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Johnson’s trouble began when he thinned his approach in the second fairway and his ball came to rest in an awkward lie in deep grass near a bunker. Forced to hit out left-handed, the ball barely made it out. He practically whiffed his fourth shot and wound up missing a 3-foot putt for double bogey.

“Instead of maybe trying to just save bogey, I was trying to get it up and down and ended up making triple,” he said. Then, in the same breath, he insisted: “There’s nothing I really could’ve done differently.”

From there, he used driver on the third tee when 3-wood might have worked and used 3-wood on the short, par-4 fourth hole when most players were hitting irons. The shot on 3 got lost and the shot on 4 wound up in the ocean.

That led to a double-bogey and a bogey and put him on a short list nobody wants any part of. His 82 was the worst final round by a 54-hole leader in 99 years.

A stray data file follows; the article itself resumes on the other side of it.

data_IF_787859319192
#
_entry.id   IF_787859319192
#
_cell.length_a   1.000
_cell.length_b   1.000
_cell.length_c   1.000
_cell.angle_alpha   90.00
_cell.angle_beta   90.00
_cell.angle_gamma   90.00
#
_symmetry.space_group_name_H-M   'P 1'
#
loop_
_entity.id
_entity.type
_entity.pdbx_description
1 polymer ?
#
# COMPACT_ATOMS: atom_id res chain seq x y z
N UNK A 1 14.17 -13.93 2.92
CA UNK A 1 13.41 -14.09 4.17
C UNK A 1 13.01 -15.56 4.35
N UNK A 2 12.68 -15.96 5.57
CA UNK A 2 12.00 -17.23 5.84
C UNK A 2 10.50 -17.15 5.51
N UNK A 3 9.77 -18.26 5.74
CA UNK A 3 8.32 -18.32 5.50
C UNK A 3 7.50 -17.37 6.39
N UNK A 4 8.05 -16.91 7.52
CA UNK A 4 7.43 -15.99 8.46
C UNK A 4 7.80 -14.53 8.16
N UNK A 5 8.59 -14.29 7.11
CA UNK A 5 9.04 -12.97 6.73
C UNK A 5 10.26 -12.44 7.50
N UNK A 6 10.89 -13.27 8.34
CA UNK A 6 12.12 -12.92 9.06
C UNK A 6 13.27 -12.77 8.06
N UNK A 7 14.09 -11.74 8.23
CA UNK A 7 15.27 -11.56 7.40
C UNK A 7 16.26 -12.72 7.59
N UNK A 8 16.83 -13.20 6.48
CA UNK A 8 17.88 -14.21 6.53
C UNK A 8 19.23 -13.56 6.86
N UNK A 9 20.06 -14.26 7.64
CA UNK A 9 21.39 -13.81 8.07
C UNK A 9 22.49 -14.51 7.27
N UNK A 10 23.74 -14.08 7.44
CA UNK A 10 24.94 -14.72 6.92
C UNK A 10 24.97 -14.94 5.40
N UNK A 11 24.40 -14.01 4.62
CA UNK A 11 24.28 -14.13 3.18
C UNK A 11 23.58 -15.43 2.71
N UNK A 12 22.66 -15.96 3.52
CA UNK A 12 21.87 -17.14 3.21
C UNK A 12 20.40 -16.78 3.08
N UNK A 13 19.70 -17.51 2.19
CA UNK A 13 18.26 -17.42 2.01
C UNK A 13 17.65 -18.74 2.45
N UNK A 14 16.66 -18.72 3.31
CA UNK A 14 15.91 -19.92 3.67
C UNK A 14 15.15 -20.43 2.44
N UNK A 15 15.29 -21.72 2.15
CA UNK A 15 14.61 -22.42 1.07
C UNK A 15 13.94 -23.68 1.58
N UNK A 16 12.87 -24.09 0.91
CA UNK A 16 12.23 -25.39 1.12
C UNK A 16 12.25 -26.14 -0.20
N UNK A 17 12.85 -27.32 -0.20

Yet while the golf world was analyzing it, Johnson was sleeping easy.

“I’m pretty sure I was done with it by Monday morning when I woke up,” he said. “There was really nothing bad I could take from it other than it was definitely a learning curve. I definitely learned a lot from that round.”

Losses like that have been known to drag a player into yearlong slumps. Johnson kept plugging along.

He brought what he’d learned at Pebble Beach with him to the next major in America, the PGA at Whistling Straits. Playing in the final group that time, he slowed things down, kept his cool. He could’ve been in a playoff, but was penalized two strokes after infamously grounding his club in a trampled area that also happened to be a bunker.

He’ll never make that mistake again. Some lessons, though, he had already learned.

“Everybody remembers the 18th hole,” he said, “but they forget about I birdied 16 and 17 to get a one shot lead going into 18.”

Even after that, Johnson won the BMW Championship, the third of the four PGA Tour playoff events. He finished fourth on the PGA Tour money list and he’s been playing well this year, with a pair of top-3 finishes.

What he really needs now at one of these big tournaments is to perfect the closing act.

“Last year I had a chance to win,” he said, “and hopefully I’ll have one again this year.”